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Joint Emergency Drought Response in Marsabit, Kenya

The Joint Drought Response project aims to contribute towards mitigating the adverse effects of ongoing drought on children and their families in Moyale Sub County of Marsabit County through cash transfer interventions.

Woman fetching water in Marsabit county

Raymond Murithi Murathi

Humanitarian Project Coordinator

"It's really heartbreaking to see what children are going through during this drought situation. Children's lives are at greater risk so it is to their future. The current situation is pushing families to take desperate measures which threaten children's well being, safety and future. There is a need to do more for the affected communities more so for the children."


Communities in the Horn of Africa are facing the threat of starvation following 4 consecutive failed rainy seasons - a climatic event not seen in 40 years. About 4.1m people in Kenya are severely food insecure due to the drought (UN June, 22). About 1.5 million livestock have died

(Multi-agency Drought Alert-May 22). Consequently, children have less access to milk, negatively affecting their nutrition. Food prices are spiking and families are resorting to negative coping mechanisms in order to survive, with women and children facing the risk of GBV, exploitation, abuse and for children; limited access to education.

Kenya declared a drought emergency in September 2021. Marsabit County is among the most affected counties with 321,850 people facing food insecurity; 70% (IPC 3+) of its population (IPC analysis, 10 June). The Coping Strategy Index (CSI) decreased from an already low 19.9 last year to 18.6 in 2022 and only 37.3% of the population of Marsabit has an acceptable FCS (Marsabit Drought Bulletin: May 2022). At least 229,000 people are in need of food assistance and 23.5% of <5 children are acutely malnourished (NDMA). Over 500,000 livestock deaths were reported by the end of Jan 22 (NDMA). According to the latest long-lead seasonal forecasts, there is now a concrete risk that the October-December (OND) rainy season could also fail. Should these forecasts materialise, the already severe humanitarian emergency in the region would further deepen (Multi-agency alert, May 22).

Earlier, the county Government of Marsabit raised two humanitarian appeals to preserve livelihoods in March 2021. Despite these efforts, the scale of the ongoing responses are disproportionate to the needs.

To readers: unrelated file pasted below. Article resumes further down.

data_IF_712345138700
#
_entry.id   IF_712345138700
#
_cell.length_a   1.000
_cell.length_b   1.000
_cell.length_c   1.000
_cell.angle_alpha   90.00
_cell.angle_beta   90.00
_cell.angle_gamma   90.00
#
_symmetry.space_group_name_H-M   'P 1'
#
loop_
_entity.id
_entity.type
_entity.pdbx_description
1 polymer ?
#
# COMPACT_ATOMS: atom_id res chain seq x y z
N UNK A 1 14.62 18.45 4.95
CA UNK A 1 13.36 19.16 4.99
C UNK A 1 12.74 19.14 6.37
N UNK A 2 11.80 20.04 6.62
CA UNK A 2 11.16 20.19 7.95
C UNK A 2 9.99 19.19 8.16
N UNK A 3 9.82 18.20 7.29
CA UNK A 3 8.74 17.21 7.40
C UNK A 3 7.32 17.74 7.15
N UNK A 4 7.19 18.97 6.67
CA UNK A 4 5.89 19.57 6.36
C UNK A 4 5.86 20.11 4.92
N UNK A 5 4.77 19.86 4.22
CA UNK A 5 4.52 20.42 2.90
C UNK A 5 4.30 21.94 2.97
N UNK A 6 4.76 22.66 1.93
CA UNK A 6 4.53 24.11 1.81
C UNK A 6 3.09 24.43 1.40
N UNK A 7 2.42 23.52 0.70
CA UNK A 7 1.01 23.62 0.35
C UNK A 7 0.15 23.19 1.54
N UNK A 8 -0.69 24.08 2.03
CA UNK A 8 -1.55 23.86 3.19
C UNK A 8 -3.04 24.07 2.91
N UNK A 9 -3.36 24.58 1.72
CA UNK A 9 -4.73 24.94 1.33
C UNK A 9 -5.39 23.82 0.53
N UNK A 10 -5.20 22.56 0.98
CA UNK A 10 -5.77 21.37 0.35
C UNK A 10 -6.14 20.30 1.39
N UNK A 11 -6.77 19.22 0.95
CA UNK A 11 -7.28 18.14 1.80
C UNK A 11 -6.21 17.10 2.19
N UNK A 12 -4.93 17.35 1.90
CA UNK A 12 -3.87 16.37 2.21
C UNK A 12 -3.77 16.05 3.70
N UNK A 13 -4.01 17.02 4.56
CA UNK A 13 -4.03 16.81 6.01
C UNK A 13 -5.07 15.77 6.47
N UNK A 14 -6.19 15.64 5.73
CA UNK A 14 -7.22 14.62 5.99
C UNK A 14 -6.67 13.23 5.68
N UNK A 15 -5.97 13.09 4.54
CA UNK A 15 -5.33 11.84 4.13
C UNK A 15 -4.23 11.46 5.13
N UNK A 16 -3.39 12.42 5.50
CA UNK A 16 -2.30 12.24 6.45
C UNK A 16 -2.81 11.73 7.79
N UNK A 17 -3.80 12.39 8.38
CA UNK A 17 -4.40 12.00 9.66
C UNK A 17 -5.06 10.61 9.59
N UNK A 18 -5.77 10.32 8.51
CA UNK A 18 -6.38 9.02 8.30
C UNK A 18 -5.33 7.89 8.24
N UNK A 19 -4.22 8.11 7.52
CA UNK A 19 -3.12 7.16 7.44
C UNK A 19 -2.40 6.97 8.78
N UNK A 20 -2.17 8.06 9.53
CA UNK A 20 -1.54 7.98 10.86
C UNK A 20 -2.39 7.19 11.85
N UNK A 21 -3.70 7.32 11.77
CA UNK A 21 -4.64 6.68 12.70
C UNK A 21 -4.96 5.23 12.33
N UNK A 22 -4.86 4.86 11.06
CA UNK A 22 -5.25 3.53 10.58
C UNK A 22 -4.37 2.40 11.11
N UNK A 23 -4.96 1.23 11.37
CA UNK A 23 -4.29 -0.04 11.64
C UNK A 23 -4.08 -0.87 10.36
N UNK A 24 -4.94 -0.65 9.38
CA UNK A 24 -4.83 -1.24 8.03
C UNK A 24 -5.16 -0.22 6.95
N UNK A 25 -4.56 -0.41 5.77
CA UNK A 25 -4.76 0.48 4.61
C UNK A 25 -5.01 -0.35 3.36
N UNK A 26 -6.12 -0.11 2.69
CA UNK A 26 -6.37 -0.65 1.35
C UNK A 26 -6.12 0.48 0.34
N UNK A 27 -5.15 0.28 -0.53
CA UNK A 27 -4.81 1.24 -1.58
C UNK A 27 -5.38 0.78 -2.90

To address the immediate life saving needs Terre des Hommes Netherlands will target Moyale and Sololo sub counties of Marsabit. The two sub counties which border Ethiopia have suffered multiple shocks such as border closure during COVID 19, cross border conflicts, prolonged droughts and desert locust infestation. 

The Joint Drought Response Project will provide Multi-purpose Cash Assistance (MPC) via Mpesa platform and Livelihood protection (livestock feeds) to the most vulnerable and at-risk families with a focus on households with malnourished children and those facing protection risks to meet their immediate food and protection needs. 

Project goal

The overall goal of the Joint Drought Response project is to address the immediate lifesaving food and livelihood protection needs of drought affected communities.

Project Objectives

The Joint Drought Response project aims to ensure that children and their families have improved access to food to overcome the adverse effects of ongoing drought in Moyale Sub County of Marsabit County.

The main activities implemented include;

  • Provision of multipurpose cash assistance of ksh. 8956 (equivalent to 75.13 Euros) exclusive of charges/ month to 641 food insecure households (4,197 people) for 5 cycles. 
  • Supplementary livestock feeding. 278 households with malnourished children owning breeding livestock will be targeted for supplementary livestock feed. Targeted households will receive 6 kg of hay and 3 kg of concentrate a day to feed 3 milking cows/6 milking sheep/goats for 5 months.

Target beneficiaries

The project will target 4,197 most vulnerable people including 1,315 girls, 1,526 boys, 687 women and 669 men who are adversely affected by the drought, in combination with other vulnerabilities, including identified vulnerable groups such as pastoral dropouts due to loss of all livestock, single parents, households with malnourished children, pregnant & lactating mothers, persons with disabilities, child labor, survivors of SGBV, unaccompanied & separated minors, victims of human trafficking, minority groups & the elderly with no support.

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